The old lady just put a bony old arm around her shoulder.
"I used to run, dear. When I was alone, and it was quiet, and the wind blew just so. But I had men to come back to, and the boy hollerin' for me, and things I had to do if I was going to do my part for the ones I loved."
"You don't, child. Maybe you ought to run."
The girl looked, amazed, at her great-grandmother through the tears and her gathering despair.
"Come with me, child."
The girl paused a moment to put on the thin cloth summer dress that had come from the catalog not too long before. It wouldn't do to give the uncle a coronary. Then she followed after the old woman.
You wouldn't think an elderly lady could have made it up all the way to that attic--and it wasn't a fast trip, but there was never a halt. There were wooden banisters on either side, two old wrists with a grip like iron, and stairs, stairs, stairs, all ending in a little locked door. Across the dusty golden light and the treasures of the room?this wasn't one of those threatening attics?was an old cedar chest and a thick weathered wooden door, both just badly enough built to last forever.
"My man made that cedar chest, child. Here's the key to the hasp, and it opens that door, over there. Bring me what's in the chest first."
From out of that long-withered bosom out came a tarnished silver key on an old beaded chain, lightly rusted with the old lady's sweat and the contact of long, long years.The girl went and opened the warping lid. There wasn't much inside, just an old garment of some kind, wrapped in yellowing paper. She gave the old woman the package, and helped her unwrap what was inside. It was a long skirt of weathered gray leather.
"Put it on, dear."
She took the piece of limp material from the old lady, not wanting to say anything wrong--but what ever was this all about?
The skirt was very creased, although it had lain flat in the chest, the tanned skin weathered by what the girl thought must have been the sun and wind the old lady recalled. She stared for a moment at the pattern the creases seemed to form. The skirt looked limp, but not worn, and very, very old.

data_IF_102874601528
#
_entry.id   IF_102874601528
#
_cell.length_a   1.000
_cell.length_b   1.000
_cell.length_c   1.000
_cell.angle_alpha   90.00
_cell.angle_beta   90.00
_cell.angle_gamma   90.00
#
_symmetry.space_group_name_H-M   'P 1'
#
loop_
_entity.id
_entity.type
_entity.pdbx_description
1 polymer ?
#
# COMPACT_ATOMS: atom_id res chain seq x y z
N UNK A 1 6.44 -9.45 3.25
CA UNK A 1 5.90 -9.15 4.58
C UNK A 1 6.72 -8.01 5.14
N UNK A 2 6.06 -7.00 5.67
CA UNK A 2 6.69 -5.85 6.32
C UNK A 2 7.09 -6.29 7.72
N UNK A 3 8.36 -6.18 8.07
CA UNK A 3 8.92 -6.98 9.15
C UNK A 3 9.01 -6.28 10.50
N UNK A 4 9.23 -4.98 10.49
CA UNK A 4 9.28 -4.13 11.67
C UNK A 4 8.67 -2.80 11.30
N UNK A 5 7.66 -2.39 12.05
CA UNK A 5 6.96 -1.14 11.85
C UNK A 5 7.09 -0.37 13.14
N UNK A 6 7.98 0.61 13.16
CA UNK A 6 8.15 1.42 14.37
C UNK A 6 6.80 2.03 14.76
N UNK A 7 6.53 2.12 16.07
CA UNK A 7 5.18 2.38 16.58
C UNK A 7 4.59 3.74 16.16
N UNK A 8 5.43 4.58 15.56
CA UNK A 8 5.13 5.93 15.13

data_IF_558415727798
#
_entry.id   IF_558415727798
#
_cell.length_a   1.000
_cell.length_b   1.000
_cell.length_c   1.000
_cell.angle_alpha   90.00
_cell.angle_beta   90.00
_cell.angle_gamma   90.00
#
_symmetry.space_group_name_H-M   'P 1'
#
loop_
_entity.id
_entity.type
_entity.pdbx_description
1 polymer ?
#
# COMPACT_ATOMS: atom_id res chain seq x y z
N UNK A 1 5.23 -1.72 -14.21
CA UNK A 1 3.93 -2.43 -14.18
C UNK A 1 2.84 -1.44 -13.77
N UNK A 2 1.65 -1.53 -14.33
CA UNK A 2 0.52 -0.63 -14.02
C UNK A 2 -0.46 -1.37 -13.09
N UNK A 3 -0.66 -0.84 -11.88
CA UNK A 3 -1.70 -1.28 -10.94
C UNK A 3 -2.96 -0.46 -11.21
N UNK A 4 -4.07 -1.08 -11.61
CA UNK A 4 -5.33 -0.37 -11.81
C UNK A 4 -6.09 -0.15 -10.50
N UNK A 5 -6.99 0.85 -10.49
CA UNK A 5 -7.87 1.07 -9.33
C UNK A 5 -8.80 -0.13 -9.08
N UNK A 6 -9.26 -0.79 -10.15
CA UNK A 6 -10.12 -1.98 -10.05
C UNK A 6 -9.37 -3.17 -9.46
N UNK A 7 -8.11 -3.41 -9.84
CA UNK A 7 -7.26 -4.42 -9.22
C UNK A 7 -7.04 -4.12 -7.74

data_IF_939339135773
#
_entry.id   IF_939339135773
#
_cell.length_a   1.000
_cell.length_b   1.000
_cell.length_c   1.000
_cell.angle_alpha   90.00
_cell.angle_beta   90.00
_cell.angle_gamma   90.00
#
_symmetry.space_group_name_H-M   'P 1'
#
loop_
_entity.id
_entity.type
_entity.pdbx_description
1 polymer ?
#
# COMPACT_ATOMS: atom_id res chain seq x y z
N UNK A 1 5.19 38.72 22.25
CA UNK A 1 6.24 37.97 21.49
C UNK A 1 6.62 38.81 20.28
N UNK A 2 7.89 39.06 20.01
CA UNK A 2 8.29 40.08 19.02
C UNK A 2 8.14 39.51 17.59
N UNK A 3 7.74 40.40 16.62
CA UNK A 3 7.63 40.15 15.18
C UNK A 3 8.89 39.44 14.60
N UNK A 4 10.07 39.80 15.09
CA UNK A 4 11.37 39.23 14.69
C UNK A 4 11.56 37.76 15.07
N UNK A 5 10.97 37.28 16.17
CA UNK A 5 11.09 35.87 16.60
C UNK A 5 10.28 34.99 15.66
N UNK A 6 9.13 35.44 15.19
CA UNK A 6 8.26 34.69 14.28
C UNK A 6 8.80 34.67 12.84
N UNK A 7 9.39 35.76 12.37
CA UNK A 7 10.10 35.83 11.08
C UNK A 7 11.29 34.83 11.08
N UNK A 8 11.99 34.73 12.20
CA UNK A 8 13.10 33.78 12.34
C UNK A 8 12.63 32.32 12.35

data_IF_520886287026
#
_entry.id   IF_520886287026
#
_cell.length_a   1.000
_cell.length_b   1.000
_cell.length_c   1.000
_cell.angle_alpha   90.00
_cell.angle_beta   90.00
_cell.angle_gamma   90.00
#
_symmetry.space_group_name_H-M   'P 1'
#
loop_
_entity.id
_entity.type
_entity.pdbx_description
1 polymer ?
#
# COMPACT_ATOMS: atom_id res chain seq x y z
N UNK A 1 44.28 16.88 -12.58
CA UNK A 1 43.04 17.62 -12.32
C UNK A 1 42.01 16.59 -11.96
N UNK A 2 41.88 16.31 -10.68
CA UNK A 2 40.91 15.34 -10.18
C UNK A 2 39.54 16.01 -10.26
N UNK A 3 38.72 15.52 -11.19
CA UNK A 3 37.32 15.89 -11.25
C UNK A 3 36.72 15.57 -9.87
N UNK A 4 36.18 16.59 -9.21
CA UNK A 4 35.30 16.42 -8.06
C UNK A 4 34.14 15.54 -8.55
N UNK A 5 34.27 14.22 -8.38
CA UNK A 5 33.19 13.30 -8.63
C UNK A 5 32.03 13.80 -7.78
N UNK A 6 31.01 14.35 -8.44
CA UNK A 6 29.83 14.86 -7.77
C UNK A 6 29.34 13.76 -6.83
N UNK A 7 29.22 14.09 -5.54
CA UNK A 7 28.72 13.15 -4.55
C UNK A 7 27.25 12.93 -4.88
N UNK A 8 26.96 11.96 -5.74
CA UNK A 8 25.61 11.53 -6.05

Blushing just a little, for all she'd been caught naked just before, the girl lifted up her dress, and put the skirt on. It fit snugly around her waist and hung comfortably on her hips. She and her great-grandmother must have been of a size, at that age...
The next thing she sensed was the sound of the summer dress tearing.
How to describe it? There was the feeling of growing larger, heavier, and much, much stronger. There was also the indescribable sensation of no longer being, or ever being, the creature you had been just moments earlier.
She didn't question what her senses had told her. She just lifted up the torn lower part of the ruined cloth dress and looked at her new lower body. From the waist down, she was an appaloosa filly, with gleaming whitish flanks, a spotted rump, and a flowing tail of shining dark gray. It twitched slowly, brushing against her hocks.
Balancing and walking on four white hooves felt more normal than what she'd done for all the years before. She easily clopped over to a streaked standing mirror in the corner to have a better look at herself. She was beautiful. Behind her reflection she could see the old lady smiling, or was it crying, as she looked at her? Both. There were definitely tears. With something, already, of a filly's wondering stare in her eyes, she wheeled and moved carefully over to the old woman.